Film Scouts Diaries

1998 Toronto Film Festival Diaries
Diary #4

by Jason Gorber

The Sunday of the festival is always reserved for the mammoth bar-b-que held by Norman Jewison at his Canadian Film Center. Hundred of people gathered around drink tables and skewered meat and shrimp as they mingled in the beautiful sunshine. It was my first Industry picnic, and I lucked into my invite by finding someone who didn't want to go. It was just as I feared, with people standing around, for the most part either conversing with old friends, or looking like they were. I latched on to a very nice group, and we talked about all manner of things - anything but movies, it seems. The exception was Arlis Iliopulos, director of the Ed Wood Jr. scripted I WOKE UP EARLY THE DAY I DIED. We talked about the mystical journey the script took, with the ten years of development Wood put into it. Apparently, when Wood's house was burning down, he was caught naked. Wood fought the firefighters to save his precious possession, a brand new colour TV, while he held the only copy of the script over his, uh, 'Junior Wood'.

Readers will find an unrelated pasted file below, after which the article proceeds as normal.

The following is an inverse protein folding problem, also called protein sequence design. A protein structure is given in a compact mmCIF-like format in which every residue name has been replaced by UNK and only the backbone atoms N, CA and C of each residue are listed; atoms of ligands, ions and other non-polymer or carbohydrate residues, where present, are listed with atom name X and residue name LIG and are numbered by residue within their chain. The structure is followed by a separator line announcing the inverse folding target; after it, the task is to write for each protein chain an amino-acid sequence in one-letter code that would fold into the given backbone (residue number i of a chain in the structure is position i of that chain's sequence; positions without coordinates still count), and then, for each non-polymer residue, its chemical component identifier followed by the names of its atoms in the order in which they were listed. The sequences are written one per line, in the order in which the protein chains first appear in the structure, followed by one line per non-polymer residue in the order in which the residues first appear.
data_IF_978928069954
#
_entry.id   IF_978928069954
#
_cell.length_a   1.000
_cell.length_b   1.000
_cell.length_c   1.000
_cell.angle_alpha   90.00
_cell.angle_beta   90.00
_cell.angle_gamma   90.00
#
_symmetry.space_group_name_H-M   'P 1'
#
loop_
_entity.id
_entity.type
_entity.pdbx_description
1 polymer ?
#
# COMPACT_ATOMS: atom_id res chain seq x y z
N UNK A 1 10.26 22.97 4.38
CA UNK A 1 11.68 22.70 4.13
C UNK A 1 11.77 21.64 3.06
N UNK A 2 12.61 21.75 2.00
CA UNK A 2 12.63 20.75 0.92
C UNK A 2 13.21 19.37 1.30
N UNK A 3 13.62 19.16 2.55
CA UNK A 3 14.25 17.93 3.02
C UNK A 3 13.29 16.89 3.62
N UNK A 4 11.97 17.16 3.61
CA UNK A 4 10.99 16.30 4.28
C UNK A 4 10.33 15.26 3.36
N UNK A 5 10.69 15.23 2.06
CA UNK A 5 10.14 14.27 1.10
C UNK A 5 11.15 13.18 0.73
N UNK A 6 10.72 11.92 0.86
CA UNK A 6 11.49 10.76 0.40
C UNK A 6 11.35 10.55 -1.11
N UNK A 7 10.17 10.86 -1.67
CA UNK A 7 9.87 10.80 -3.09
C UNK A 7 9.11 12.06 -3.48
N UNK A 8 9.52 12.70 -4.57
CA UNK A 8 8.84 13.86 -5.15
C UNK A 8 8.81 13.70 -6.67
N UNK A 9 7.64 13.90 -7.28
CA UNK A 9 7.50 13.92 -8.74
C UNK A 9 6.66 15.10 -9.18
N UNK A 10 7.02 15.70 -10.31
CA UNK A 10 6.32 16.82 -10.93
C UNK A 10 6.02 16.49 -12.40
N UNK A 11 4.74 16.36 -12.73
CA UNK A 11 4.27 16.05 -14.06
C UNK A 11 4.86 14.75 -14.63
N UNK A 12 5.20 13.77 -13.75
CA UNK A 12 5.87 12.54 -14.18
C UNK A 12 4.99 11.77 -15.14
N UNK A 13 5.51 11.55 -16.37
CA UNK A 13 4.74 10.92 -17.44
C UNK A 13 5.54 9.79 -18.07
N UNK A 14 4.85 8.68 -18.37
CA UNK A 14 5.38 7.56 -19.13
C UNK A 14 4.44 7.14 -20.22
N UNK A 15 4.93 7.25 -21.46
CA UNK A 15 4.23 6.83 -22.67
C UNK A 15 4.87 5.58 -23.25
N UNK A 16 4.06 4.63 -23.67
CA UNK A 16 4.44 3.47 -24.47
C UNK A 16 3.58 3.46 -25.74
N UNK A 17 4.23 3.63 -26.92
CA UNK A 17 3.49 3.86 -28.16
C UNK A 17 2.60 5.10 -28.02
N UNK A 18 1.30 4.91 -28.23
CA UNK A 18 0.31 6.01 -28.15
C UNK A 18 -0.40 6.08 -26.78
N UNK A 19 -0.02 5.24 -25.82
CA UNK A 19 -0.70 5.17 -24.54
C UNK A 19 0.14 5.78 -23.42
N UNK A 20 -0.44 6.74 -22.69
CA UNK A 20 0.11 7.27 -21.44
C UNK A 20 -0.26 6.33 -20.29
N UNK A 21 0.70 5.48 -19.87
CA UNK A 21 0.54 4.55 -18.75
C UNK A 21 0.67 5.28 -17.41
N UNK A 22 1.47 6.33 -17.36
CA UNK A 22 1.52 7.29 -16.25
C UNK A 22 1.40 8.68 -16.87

I had begun the day with a round table interview with one of my heroes, Rober LePage. A genius in the world of theatre productions, he perhaps the most original mind working on the North American (or even world wide) stage. His films are also quite exceptional, and LE CONFESSIONAL remains on my top ten list. A lucid and intelligent speaker, he discussed his film, his personal satisfaction with mounting a smaller production with Nô, and the interest that this seperatist film has been getting in Anglo-Canada.

I ran into the head of the Peurto Rico film festival, and he suggested that the film would play really well there, with its funny yet didactic look at militant nationalism, terrorism, and the troubled history of colonialsm and the unhappy mariage between differing, 'distinct' cultures.

Finally, the Joker club downtown was the site of the International Filmmakers party. Full of good food and, again, free food, I'm starting to understand why some truly and horrifically bad films can often generate good press. I won't be so easily swayed. Pass the shrimp anyway, though. Please….?

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